My work in this field developed as a lay support person, eventually maturing into a professional lactation consultant. I designed and implemented a hospital-based program for childbearing families in the mid-80’s, one of the first in the country. As my children grew, I returned to school earning an MA in psychology. As I began to develop a deepening interest in the dynamics of family and relationships, my understanding of the critical nature of the breastfeeding relationship deepened. Teaching at a university in the human development department has fueled my desire to share information about the often misunderstood needs of infants and young children, as well as their parents.
Nancy has been providing breastfeeding help and support for 40 years and has been a national speaker for 30. She has been a perinatal educator and consultant since the late 1970’s. Her second career is that of a Marriage and Family Therapist. Her passion is to explore the larger picture of the mother-baby dyad in the context of the breastfeeding relationship.
Care providers are well aware of the intensity of vulnerability experienced by new parents. This can mean that they are vulnerable to harm, but also can mean that they are more vulnerable to being cared for and taught. We don’t always consider how care providers might experience positive and negative vulnerability with each new parent. This workshop explores these questions and seeks to assist us to give the best possible care to parents and to ourselves.
Birth, breastfeeding and the parenting arts are largely right-brain experiences, drawing heavily on instinct and intuition as well as learned behaviors. Often when care providers teach new parents we come at it from a more left-brain teaching method. This workshop explores different learning styles of each part of the brain and provides strategies for more effective right-brain teaching.
In addition to rising Postpartum depression rates, lactation consultants are being presented with more complexities of the maternal experience. Understanding the dynamics may help us to provide optimal care. Strategies for assisting mothers to have better experiences will be explored.
Western Culture has increasingly ignored biological realities in our attempt to provide new and safer birthing and parenting practices. Perhaps this has led to many of our breastfeeding difficulties. Strategies for coping with changes will be presented.
This session will look at sensory problems, now known as Sensory Processing Disorder. How might these difficulties impact the breastfeeding dyad and the family? We will describe this and present ideas on how to minimize the problems and support breastfeeding.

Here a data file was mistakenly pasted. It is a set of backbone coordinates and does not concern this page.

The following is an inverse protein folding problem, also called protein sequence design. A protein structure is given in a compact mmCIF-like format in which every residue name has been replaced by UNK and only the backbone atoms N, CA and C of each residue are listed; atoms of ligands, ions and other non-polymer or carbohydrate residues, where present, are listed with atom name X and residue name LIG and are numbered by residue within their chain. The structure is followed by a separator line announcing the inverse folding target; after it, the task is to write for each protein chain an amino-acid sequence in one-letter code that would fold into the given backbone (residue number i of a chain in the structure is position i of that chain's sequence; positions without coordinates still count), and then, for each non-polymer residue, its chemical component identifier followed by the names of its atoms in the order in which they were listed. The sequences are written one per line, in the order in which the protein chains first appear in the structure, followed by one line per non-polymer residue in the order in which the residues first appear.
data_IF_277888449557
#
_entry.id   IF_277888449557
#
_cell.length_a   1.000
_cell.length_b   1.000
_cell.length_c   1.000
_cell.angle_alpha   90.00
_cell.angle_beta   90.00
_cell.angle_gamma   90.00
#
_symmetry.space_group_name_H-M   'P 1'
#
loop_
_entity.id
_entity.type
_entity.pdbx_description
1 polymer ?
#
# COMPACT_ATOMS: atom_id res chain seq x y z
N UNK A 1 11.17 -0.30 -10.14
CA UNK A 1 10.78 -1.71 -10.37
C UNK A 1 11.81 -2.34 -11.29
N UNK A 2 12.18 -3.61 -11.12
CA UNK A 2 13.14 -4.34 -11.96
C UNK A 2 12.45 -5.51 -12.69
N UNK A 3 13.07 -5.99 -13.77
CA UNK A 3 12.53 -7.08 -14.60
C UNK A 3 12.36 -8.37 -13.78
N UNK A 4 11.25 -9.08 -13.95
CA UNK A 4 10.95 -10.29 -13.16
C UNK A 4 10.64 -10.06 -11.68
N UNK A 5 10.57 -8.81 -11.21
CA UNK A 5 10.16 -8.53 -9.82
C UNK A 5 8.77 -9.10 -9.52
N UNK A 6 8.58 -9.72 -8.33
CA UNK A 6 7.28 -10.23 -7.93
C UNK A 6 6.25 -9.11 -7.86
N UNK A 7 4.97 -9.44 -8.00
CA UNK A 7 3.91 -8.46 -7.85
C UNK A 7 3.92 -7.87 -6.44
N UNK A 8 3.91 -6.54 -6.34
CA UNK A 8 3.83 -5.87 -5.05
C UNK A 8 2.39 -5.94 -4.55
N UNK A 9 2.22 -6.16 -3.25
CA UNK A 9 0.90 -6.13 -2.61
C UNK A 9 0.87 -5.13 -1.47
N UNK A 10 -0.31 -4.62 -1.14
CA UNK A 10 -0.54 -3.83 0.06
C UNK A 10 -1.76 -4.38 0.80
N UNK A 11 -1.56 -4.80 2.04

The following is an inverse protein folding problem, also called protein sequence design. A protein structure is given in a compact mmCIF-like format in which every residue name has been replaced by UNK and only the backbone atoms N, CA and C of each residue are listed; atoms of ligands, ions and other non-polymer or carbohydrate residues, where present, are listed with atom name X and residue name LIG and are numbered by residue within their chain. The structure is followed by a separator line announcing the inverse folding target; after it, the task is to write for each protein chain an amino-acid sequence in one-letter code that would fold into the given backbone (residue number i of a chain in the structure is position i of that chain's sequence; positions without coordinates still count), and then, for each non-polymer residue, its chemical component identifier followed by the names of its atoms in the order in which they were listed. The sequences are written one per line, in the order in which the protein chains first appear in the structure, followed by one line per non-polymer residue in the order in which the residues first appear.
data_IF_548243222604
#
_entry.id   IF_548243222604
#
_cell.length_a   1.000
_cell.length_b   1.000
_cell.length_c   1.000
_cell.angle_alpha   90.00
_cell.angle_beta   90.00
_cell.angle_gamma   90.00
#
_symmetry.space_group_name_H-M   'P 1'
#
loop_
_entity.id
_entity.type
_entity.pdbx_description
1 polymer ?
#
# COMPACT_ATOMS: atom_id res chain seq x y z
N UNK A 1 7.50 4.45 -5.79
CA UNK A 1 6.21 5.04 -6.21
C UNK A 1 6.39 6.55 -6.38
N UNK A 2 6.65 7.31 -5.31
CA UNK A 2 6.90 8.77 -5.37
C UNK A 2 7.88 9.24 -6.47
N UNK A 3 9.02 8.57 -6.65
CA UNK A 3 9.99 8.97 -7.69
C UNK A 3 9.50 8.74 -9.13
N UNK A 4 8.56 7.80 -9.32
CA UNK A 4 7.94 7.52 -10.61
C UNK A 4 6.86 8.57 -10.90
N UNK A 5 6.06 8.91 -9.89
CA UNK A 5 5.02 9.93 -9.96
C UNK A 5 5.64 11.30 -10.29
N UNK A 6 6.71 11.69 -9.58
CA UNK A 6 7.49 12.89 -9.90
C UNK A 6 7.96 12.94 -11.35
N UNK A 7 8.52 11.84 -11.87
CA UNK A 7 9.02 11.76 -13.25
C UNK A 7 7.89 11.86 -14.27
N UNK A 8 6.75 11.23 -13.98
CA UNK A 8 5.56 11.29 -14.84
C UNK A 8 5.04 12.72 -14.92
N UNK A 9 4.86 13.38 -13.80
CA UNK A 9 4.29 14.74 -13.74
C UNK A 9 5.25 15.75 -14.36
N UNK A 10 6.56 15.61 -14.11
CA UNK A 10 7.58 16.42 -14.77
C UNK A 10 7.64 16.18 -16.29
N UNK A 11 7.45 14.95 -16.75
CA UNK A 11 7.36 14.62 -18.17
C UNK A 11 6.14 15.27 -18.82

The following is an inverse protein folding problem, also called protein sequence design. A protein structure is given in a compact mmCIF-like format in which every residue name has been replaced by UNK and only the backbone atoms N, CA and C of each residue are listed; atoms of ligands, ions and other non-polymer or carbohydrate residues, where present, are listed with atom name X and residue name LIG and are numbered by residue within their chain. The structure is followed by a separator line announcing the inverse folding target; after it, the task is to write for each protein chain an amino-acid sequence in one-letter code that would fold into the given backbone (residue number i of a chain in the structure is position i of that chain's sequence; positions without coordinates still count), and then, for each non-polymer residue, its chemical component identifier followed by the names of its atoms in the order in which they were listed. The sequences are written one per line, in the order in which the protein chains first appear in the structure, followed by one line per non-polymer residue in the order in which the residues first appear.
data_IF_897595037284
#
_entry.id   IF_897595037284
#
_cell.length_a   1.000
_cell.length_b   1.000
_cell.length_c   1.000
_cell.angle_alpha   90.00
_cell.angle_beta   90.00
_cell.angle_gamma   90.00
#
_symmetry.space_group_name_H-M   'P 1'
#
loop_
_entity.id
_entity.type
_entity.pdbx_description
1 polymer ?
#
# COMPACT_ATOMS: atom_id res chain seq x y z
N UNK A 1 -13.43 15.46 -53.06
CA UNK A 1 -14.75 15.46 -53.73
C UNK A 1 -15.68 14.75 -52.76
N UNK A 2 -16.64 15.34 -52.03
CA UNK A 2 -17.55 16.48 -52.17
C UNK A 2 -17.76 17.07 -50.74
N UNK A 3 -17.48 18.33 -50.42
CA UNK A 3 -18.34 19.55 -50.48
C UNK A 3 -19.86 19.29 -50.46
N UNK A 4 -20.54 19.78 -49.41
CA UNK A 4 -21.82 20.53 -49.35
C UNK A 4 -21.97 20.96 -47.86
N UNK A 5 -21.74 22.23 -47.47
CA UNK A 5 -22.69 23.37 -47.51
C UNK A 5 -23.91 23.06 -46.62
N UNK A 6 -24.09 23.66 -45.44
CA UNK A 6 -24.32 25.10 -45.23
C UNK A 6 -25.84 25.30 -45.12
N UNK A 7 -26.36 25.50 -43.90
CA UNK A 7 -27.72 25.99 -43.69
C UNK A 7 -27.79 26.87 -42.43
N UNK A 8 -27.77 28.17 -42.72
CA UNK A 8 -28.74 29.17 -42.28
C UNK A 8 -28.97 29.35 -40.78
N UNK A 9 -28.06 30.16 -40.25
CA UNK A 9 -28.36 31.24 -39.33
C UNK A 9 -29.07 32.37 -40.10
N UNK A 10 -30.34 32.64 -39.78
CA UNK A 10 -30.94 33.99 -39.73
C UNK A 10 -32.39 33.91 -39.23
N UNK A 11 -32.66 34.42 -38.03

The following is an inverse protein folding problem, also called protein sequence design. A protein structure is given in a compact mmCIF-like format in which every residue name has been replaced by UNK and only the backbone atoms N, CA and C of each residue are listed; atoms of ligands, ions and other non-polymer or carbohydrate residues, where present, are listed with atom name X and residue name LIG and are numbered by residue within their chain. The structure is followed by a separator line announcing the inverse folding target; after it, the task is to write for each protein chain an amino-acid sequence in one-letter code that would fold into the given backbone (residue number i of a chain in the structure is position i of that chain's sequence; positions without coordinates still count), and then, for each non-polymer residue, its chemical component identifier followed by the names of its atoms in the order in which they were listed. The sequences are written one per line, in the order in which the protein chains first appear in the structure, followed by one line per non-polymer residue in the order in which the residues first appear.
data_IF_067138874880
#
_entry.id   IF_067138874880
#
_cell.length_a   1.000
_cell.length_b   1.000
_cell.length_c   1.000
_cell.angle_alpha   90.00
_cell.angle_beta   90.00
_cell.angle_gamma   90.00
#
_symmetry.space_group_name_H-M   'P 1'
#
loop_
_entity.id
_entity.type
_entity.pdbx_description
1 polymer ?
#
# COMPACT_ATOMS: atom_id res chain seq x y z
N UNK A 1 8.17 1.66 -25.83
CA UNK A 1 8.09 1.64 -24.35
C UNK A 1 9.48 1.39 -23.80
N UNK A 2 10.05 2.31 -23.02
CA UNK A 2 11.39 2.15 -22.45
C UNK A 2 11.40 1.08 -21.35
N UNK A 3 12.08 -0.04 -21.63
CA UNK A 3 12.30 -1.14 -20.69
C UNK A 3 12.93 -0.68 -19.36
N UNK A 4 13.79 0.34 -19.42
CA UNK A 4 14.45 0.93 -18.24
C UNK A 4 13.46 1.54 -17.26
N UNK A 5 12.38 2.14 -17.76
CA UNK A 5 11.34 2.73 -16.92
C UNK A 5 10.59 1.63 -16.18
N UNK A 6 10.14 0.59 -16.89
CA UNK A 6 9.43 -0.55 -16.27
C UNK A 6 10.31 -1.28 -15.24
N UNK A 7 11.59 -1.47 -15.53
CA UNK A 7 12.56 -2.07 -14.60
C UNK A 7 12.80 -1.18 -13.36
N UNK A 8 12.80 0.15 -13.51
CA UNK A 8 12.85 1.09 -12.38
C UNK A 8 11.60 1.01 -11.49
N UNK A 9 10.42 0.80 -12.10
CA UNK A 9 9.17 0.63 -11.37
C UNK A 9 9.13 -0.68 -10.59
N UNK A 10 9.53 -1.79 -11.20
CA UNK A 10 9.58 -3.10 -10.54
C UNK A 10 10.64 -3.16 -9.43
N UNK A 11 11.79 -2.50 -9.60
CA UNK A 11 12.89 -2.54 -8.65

What risks are incurred when formula and bottle-feeding are chosen? While it has become well-known that there are serious biophysical risks, this session will examine the arena seldom discussed. We will explore cognitive, emotional, relational deficits and more, paying attention to helping families who must use alternative infant feeding.
This session will explore Attachment Theory, discussing the importance of breastfeeding in developing the lifelong bond between the child and parents. Information on attachment and early brain development will be presented. The importance of good caregiving, as well as the opportune relationship will be addressed.
Some clients create special challenges with their mental or personality difficulties. This session will explore both, defining differences. A discussion of postpartum mood disorders will include maintaining breastfeeding. Counseling strategies will be presented.
Current information on working with teen mothers includes issues such as body art, nutrition, grandmothers, and adolescent brain development. Strategies for connecting with and teaching these mothers will be addressed.
Birth and Mothering take place on a limbic plane, yet we are often called to teach from a cognitive place. How can we bridge this gap? This workshop will describe and explore these differences, offering help to make our consulting experiences more effective.
Generations X and Y are now both our clients and colleagues to those older Lactation professionals. This workshop will help to assess the differences between these cultures and how best to serve and work together.
This session describes the dynamics in play with the mothers who present challenges to our counseling skills. Methods of coping and providing optimal care are described.